So as riders… and I hear this all the time with instructors who are talking to me… obviously MSF is the larger curricula that we know, but whether it’s Team Oregon or the curriculum used in Washington or any others, I so often hear street instructors who are training new riders and they always say “well, don’t ever touch the brake in the corner”. And actually, the other thing that’s interesting about this, by the way, Chip, is I did a bunch of research on this when I was looking into the whole four-finger myth and even those they do specify that when you talk to them in person, it was intended for first line riders in a parking lot learning the basic skills, but they just don’t seem to understand what trail braking is. And if you have the chance to fill a room full of these instructors who teach riders that they shouldn’t be using the brakes in a corner, that they should release and set their speed all before, what would you tell those instructors? I mean, how do you convince them? If you can convince them, you convince the riding public.

0:05:41 – Chip Spalding
We all trail brake naturally. You trail brake in your car every time you turn in your driveway. You don’t get all your braking done in the straight line and then jump off the brakes and pitch it into the driveway. It’s not how anybody drives. You stay on the brakes until you’re happy with speed and direction. You do the same thing with a motorcycle.

The theory behind not teaching new riders how to trail brake is that they’re not competent enough to use the brakes and steer at the same time, and we just simply don’t believe that a new rider should be taught anything differently than a veteran rider. How do you know as a new rider, that you need to start using the correct technique? Well, when you fall down, we’d rather them just not fall down. So let’s use the correct technique from the start.

0:06:29 – Bret Tkacs
I would actually argue… I’m going to be upfront. I mean, I’m not an unbiased host here. I’m a trail braking fan. I actually incorporated it into the new rider training that Washington has been using for several years now. Our incident rates have gone down with that curriculum. There’s some other elements that were incorporated into the development of that to help with greater success and everything else.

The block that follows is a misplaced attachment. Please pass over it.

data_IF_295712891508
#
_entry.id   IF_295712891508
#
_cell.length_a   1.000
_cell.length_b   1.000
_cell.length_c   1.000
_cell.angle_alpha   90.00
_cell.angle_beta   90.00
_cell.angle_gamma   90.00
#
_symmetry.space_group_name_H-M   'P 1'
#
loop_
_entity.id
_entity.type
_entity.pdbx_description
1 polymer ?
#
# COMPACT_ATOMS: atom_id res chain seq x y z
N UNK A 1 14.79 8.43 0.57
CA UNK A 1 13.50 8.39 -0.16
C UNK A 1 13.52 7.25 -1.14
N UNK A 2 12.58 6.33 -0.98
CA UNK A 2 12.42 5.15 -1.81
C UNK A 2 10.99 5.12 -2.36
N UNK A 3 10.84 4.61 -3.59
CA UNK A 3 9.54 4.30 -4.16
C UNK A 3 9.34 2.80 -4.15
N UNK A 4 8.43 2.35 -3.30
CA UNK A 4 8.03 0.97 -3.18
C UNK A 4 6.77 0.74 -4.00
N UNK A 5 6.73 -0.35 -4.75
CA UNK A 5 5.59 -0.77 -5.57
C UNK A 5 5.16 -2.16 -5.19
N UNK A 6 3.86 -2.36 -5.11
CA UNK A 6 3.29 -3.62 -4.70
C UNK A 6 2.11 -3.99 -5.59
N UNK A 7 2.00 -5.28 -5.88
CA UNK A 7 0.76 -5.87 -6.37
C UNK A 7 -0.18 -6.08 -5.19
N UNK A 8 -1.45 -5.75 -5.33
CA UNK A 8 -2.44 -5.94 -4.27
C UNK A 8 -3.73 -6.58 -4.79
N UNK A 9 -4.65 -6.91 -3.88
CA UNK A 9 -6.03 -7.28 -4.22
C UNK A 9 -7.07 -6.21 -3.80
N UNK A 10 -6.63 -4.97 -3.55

But certainly from my perspective and, by the way, the argument that I think some of the instructors are going to have is again so well, yeah, you’re talking about cars, but cars don’t follow over; bikes do, and we can certainly dive into why those dynamics still not only apply to motorcycles but actually apply in many ways. I think even more so why this is so important. But trail braking is… I almost think that when you tell people you cannot brake in a corner, that we potentially could be causing more accidents than we’re helping. Because when a student – and I’m the same way, when I take a class, I want to be a good student. I’m going to leave the things I know behind. I’m going to listen to and try whatever that school is teaching me, whatever that instructor is teaching me in it, and then I’m going to filter out those things that work for me or those things that work into other processes or techniques that I’ve been taught over the years.

But the idea that you go into the corner and you want to be a good student and then when you get in and you’ve misread the corner and you’ve made an error, you realize this corner is tighter than you expected, or it’s a normally greater than 90 degrees and you were expecting 90 degrees, and you’re going faster than you’re comfortable in that corner, because most of the time it’s not really attraction limit, it’s our brain shuts down before we actually run out of traction; were the ones that cause ourselves crash. But being a good student, you just hear that thought in your head. The instructor told me don’t use my brakes in the corner, and so you wait and you wait, and you wait until you get to a point of panic and then you dynamite the brakes. Because they’re teaching press and pray, right? When you go into a corner too fast, then you just need to push harder and pray that you make it. And well, let’s face it, my brain is shut down. I’m already terrified in the corner, so I’m not going to do that. What you end up doing is dynamiting the brakes too late in the corner and then you do it harshly and aggressively in the bike wipes out, you go: See, you’re not supposed to touch your brakes in the corner. When you’re scared. Yeah, you’re terrified!

0:08:47 – Chip Spalding
When you’re scared, you operate the controls abruptly. You’re scared! When you operate the controls abruptly, the tire will take a tremendous load, but it won’t take an abrupt load. And so, if you’re already on the brakes, even at 1%, the front already loaded weight is already forward and you say oh well, you know what, I’m going a little quick. Or there’s sand in the road or there’s water coming across or whatever obstacle… it’s tightening up. You squeeze a little bit more brake pressure and you’re not abrupt. There’s already load forward on the tire, there’s already grip there, nothing bad happens and a slowing motorcycle tightens its radius.

0:09:28 – Bret Tkacs
Well, there’s two ways to tighten the radius right? Either lean more…

0:09:32 – Chip Spalding
Lean angle or slow down, and lean angle is finite. And so, let’s pretend we’re on the street, we’re on a cruiser, which you know – low ride height, not very much lean angle to play with, and the corner is tightening up, you’re off the brakes, you’re not going to make it, you can’t add lean… you can’t throw lean angle at it. So what do you do? You get scared. You snatch the front brakes on. If you don’t lock the front tire, then you collapse the fork, you flatten out the front tire, which makes the thing not want to steer anymore, and you go off the road.

0:10:06 – Bret Tkacs